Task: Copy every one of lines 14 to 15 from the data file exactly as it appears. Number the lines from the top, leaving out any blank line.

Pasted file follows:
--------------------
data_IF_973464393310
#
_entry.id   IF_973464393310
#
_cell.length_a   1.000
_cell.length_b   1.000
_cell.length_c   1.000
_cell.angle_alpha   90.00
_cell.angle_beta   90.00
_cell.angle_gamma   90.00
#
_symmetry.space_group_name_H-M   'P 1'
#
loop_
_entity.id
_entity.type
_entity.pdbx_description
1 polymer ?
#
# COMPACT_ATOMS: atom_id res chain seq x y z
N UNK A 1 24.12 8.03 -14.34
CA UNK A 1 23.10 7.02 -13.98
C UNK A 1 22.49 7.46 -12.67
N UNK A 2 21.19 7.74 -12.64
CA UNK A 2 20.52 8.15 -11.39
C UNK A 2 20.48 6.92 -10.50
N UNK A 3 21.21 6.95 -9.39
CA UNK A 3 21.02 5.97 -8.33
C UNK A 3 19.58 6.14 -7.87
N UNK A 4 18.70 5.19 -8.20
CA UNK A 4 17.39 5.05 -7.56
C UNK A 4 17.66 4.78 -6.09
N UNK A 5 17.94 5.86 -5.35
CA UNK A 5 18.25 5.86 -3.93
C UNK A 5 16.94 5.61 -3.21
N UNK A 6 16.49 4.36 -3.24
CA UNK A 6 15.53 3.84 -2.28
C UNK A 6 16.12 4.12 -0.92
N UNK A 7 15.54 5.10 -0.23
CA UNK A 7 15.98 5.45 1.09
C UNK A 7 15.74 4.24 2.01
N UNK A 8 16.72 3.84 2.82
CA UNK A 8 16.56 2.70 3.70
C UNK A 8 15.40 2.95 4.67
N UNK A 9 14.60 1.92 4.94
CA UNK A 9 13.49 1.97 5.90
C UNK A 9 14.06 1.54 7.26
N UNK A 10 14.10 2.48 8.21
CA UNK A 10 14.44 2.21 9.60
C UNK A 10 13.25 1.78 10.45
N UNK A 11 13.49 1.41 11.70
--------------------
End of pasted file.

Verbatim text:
loop_
_entity.id